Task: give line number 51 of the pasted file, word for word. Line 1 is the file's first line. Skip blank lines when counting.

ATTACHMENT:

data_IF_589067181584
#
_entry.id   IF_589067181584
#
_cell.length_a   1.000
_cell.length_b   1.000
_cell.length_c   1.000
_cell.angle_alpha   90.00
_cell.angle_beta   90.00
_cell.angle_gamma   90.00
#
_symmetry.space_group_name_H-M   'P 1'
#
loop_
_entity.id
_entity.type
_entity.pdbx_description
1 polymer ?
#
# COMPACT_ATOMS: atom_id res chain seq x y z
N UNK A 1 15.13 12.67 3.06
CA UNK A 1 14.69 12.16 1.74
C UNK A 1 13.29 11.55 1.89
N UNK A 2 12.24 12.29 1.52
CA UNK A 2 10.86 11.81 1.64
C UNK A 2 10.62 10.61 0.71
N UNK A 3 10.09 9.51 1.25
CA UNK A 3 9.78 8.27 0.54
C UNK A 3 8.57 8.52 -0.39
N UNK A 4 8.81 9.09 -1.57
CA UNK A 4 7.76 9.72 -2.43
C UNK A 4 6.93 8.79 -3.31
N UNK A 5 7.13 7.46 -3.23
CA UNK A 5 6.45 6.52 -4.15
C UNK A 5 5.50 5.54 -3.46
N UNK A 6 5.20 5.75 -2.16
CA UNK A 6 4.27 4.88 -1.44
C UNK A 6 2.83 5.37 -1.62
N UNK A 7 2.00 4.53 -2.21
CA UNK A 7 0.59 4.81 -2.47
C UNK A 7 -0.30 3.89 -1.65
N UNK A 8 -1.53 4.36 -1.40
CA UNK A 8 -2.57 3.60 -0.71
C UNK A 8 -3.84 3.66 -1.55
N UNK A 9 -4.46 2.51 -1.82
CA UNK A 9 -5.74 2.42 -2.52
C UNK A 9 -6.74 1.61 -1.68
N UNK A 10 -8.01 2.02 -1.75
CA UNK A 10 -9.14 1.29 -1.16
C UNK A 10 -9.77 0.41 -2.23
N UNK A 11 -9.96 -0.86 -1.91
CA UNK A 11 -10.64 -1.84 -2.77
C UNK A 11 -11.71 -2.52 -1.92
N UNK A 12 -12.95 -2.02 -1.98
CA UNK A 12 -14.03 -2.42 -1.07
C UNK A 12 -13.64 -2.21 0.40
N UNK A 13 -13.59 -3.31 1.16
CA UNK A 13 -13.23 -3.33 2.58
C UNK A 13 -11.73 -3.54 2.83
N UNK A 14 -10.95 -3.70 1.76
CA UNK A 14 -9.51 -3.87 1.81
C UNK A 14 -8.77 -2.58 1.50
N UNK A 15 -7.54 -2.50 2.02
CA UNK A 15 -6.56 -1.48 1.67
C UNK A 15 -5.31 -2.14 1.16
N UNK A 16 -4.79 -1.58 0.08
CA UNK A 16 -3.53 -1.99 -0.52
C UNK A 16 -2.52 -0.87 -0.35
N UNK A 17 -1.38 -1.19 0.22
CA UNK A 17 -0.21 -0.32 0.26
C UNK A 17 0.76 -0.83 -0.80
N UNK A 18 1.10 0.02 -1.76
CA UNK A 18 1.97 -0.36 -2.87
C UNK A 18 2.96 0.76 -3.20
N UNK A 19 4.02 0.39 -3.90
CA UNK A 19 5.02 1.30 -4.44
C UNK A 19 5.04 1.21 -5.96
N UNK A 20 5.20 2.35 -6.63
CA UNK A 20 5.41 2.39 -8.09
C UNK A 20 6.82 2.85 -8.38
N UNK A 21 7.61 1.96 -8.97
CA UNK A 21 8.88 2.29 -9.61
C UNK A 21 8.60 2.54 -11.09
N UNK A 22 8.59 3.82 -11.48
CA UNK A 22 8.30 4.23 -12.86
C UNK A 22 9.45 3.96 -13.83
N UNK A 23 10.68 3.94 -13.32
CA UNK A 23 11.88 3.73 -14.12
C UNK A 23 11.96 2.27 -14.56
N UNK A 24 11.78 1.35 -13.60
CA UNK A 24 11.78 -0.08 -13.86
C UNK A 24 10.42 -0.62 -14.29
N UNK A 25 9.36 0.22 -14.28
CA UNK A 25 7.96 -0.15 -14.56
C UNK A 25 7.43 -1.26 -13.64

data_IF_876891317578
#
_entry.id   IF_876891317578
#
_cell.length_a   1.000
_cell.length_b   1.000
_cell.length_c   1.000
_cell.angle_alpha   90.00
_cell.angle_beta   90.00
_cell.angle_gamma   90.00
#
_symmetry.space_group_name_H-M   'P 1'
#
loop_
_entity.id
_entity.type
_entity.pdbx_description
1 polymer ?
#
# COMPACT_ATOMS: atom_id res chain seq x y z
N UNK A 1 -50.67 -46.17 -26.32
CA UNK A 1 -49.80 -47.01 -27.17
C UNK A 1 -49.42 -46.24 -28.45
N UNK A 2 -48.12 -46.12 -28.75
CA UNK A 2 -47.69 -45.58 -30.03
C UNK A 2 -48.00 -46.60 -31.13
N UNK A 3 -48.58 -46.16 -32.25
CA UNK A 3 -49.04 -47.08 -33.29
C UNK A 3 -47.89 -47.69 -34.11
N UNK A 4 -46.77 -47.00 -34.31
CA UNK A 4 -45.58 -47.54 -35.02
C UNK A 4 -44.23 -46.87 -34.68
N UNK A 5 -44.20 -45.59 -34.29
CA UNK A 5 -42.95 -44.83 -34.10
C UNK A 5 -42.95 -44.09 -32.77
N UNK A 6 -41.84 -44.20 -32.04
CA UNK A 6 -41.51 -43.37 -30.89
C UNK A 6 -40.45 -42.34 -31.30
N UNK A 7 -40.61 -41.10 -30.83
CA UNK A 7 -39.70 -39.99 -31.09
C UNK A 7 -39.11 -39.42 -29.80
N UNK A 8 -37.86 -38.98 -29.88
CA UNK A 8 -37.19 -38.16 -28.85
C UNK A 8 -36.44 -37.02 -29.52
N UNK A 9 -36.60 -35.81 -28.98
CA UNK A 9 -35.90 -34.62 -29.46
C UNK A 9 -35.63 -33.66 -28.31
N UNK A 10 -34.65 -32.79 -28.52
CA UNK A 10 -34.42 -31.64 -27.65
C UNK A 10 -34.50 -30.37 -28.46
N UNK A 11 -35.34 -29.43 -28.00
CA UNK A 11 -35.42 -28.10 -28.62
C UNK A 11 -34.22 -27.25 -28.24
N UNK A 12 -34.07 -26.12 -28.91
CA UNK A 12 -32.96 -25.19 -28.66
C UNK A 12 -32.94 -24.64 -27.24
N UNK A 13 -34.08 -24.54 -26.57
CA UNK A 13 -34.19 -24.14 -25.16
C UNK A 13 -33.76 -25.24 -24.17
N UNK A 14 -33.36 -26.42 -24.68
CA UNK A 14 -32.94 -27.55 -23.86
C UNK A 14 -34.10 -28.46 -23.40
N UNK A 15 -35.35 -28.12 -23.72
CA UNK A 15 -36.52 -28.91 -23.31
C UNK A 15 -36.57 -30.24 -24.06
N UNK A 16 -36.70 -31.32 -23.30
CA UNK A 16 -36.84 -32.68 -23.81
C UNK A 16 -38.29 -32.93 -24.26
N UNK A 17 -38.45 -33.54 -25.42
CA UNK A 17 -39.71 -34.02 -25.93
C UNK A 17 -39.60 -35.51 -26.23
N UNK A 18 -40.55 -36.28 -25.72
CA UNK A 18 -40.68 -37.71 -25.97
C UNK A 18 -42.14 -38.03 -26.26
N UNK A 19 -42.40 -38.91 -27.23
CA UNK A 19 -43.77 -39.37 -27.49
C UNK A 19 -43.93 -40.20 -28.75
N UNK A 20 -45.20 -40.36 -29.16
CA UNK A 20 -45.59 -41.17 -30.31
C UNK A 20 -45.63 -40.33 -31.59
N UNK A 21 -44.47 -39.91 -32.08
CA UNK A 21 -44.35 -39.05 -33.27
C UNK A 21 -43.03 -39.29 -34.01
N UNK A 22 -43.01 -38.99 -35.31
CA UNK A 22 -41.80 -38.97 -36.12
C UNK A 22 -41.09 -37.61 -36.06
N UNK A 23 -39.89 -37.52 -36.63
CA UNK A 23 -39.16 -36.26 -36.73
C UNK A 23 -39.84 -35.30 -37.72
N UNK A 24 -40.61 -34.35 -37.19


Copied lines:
N UNK A 11 -9.96 -0.86 -1.91